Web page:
“These are not aberrations. Time and time again, this Court has refused to sanction laws mandating speech or restricting speech on the basis of content or point of view, despite government arguments that such laws were necessary to serve important interests,” says the memory. “Regardless of the interest at stake, the First Amendment almost always wins.”

Republicans also argue that Colorado law simply requires people who oppose homosexuality and same-sex marriage to “express opinions with which they disagree” or remain silent.

“As the Tenth Circuit has recognized, same-sex couples have no shortage of alternative options for wedding web design. The state insists that the availability of these myriad alternatives is just as the “guide to identifying safe accommodations for African Americans at a time when some hotels were refusing them service” in Heart of Atlanta Motel, Inc. v. United States“, continues the memoir. “There is no similar record here. Indeed, “virtually all marriages [website] publications now publish LGBTQ+ marriages,” and “it is more noticeable if a publication does not publish LGBTQ+ marriages.

“So the purpose of applying CADA to Ms. Smith is not to provide public housing; it is to force her to conform her speech to the prevailing opinion. Yet it is well established that the state “is not free to interfere with speech for no other reason than to promote an approved message or discourage an unfavorable message, no matter how enlightened either objective may be.” hit the government,” add the Republicans.


Speaking to Fox News, Cruz touted a Supreme Court ruling in Smith’s favor as a victory for “religious freedom” for all Americans.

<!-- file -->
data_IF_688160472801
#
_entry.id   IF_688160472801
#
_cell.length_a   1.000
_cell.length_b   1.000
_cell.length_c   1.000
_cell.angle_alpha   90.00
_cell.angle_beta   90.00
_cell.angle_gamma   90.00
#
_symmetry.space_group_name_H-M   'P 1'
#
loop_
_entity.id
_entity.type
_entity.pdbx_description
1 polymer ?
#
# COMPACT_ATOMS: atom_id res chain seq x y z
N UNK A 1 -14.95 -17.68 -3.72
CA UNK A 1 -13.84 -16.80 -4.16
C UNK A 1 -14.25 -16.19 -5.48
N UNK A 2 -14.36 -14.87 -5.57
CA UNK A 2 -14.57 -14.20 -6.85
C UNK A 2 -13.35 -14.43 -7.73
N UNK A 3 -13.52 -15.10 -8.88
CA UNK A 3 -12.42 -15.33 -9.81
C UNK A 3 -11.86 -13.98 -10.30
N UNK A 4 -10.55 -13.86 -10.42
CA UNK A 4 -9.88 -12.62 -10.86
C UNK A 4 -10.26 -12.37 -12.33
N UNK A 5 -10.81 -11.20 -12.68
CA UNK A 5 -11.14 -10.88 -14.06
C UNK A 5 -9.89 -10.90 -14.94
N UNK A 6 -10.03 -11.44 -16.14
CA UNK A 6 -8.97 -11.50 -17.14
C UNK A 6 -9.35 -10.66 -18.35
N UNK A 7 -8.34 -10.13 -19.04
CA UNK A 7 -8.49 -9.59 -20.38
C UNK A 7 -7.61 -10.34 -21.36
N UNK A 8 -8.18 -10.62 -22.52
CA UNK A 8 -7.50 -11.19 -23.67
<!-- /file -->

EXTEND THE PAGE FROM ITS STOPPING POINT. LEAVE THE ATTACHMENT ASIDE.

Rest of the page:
“Compulsory speech against anyone’s religious beliefs is a flagrant violation of the most fundamental freedoms our Constitution protects,” he said. “Every American should have the freedom to practice their profession without having to sacrifice their religious beliefs.”

Alliance Defending Freedom General Counsel Kristen Waggoner, Smith’s attorney, told right-wing CNS News that religious opposition to same-sex marriage is a protected right that dates back to a 1995 Supreme Court ruling involving the right of a Boston veterans group to ban gays, lesbians and bisexuals from marching visibly in its St. Patrick’s Day Parade. In that case, the court unanimously ruled that the LGB ban would stand, despite a Massachusetts law ostensibly protecting LGBTQ people from discrimination.

She also noted that even in the Oberfell v. Hodges case legalizing same-sex marriage in 2015, the court found that the First Amendment protects people who disagree with same-sex marriage.

But LGBTQ advocates have argued that granting Smith an exemption would simply provide more scope for discrimination against LGBTQ Americans by undermining or tearing holes in existing laws that purport to protect them.

“We are once again witnessing the relentless anti-LGBTQ crusade by self-proclaimed Christian fundamentalist legal groups aiming to chip away at the hard-won gains of LGBTQ people by carving out swaths of territory where discrimination can flourish,” Jennifer Pizer, Lambda Legal’s acting chief legal officer said in a statement. “Constitutional protections of religious freedom and free speech were never intended as weapons of discrimination for those who do business with the general public.”

About Jean R. Manzer